Teleradiology firm announces $13 million investment for cloud-based imaging services - Aug 2, 2016

This piece in an industry publication points to the growth of both cloud-based medical services support and the ever-increasing use of medical imaging technology.

The Case for Machine Learning in Prescribing - Jan 18, 2016

This piece in an industry publication for healthcare executives offers some observations that may sound familiar. Although not a peer-reviewed journal article, the authors do cite an interesting study that documents how machine learning led to improved outcomes and lower costs.

AI Techniques Improving In Important, Enabling Ways - November 28, 2015

This piece in The New Yorker of (November 7, 2015) entitled "Google's New Autoreply Sounds Great!!!!" by Nicola Twilley illustrates improving AI capabilities under development at Google (and more generally elsewhere). As I read about the approach taken, it seems to me that across AI and Machine Learning in general, increasingly, the “vocabulary vectors” that drove the development of LSA techniques in the nineties [with text represented as vectors in a multi-dimensional vocabulary space] are morphing into semantic “thought vectors” which are beginning to allow representation of ideas in more abstract ways - creating new classes of tasks that AI engines may do with greater intelligence. This looks really useful, and directly applicable to my research.

AI Techniques Improving Medicine and Medical Outcomes - Sep 19, 2015

This piece in The Economist is part of a series on new uses of artificial intelligence. Work funded by the California HealthCare Foundation (CHCF) has applied the use of Machine Learning, and an ample supply of construct-relevant evidence (i.e., lots of image data), to the task of diabetic retinopathy diagnosis. The resulting Kaggle competition showed that machine learning can lead to higher quality diagnoses.

AI Techniques Improving Fine Wine Price Prediction - Aug 5, 2015

An audio piece in The Economist pointed to this research reported by University College London. With a good history of price and quality data, expert judgements, and their impact on price, could be judged. Could one interpretation be that price data in the marketplace suggest that "expert scoring" does not reflect actual consumer "scores" by consumers when "expert scoring" is not revealed? The details are interesting.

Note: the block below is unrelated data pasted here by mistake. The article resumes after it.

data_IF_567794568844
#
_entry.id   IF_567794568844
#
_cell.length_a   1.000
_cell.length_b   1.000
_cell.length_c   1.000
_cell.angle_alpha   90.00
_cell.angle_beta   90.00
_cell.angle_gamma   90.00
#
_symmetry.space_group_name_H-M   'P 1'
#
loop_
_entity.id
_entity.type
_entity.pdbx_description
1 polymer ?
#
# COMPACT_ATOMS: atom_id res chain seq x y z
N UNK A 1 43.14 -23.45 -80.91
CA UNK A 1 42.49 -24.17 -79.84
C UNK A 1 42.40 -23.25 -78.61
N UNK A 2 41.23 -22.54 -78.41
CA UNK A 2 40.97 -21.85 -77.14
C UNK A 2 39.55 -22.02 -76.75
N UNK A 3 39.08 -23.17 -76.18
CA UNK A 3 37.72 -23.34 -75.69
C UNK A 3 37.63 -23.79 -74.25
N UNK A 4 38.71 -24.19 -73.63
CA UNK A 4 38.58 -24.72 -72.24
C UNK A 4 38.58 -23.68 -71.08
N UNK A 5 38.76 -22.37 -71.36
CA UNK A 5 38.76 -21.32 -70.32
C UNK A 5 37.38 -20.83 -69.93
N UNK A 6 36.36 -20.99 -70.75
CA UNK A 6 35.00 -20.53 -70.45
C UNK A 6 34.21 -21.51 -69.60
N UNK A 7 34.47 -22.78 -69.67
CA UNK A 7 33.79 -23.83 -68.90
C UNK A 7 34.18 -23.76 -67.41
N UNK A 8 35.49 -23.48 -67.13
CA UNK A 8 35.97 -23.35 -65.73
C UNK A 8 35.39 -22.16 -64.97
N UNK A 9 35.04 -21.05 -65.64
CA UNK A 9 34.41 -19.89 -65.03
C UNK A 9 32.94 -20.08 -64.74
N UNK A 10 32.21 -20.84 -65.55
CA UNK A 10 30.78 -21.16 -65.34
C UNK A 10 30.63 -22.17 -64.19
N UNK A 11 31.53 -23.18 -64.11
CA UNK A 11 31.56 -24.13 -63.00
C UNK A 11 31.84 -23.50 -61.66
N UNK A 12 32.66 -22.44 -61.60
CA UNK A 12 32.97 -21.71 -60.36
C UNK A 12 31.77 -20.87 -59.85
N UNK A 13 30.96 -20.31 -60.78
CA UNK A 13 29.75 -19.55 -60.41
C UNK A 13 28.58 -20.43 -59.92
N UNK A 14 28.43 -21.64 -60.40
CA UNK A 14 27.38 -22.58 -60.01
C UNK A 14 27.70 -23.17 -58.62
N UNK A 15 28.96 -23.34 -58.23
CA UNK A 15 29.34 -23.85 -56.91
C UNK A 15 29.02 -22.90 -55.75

AI Techniques For Understanding Political Dynamics - Sep 15, 2015

If the very existance of Nate Silver and 538 weren't sufficient, this Economist piece shows how Big Data and Intelligent Systems are helping to understand shifts -- in this case to politic dynamics in California.

Very interested to read about TensorFlow. See here for more.

Seeing is Believing: Bringing Watson Image Analytics to Healthcare - October 19, 2015

This piece by By Shahram Ebadollahi on the "SmarterPlanet" web site is about brining AI and image analytics to Healthcare -- and relevant to IBM's recent acquisition of Merge Healtcare Incorporated and their massive image data bank.

Dysmorphology - Looking for answers, from The Economist - October 22, 2015

This piece, subtitled Face-recognition technology can diagnose developmental disorders from the Economist (October 10, 2015 print edition) highlights yet another way that artificial intelligence in the form of computer-based image analysis shows promise for use in diagnostic medicine.

On The Other Hands... The Economist Notes Data Science harbors a multiplicity of issues - October 24, 2015

This piece, subtitled Honest disagreement about methods may explain irreproducible results from the Economist (October 10, 2015 print edition) highlights how 30 groups of objective and esteemed scientists can look at the same "wodge" (great word!) of data and come to wildly different conclusions. Perhaps there is more to reproducing experimental results than lab technique... Excellent distillation of an issue.

Critical Thinking Resources from IBM.

This page is a gateway to Critical Thinking content on the "ThinkWatson" site. See also

Harry Layman: LinkedIn

Harry Layman's profile on LinkedIn is here. Harry's apps to help beginning readers (first or second language) with word recognition are here.

Mindstorm Tools: An Occasional Blog on technology, management, assessment and education.

The MindstormTools blog is here.

v3.06en 171219a 1.7 cn 151129b test

SGREL project here. Because rubrics.

1 SGREL what is it?.

2 SGREL compared to AES?.

3 SGREL is ... elaboration..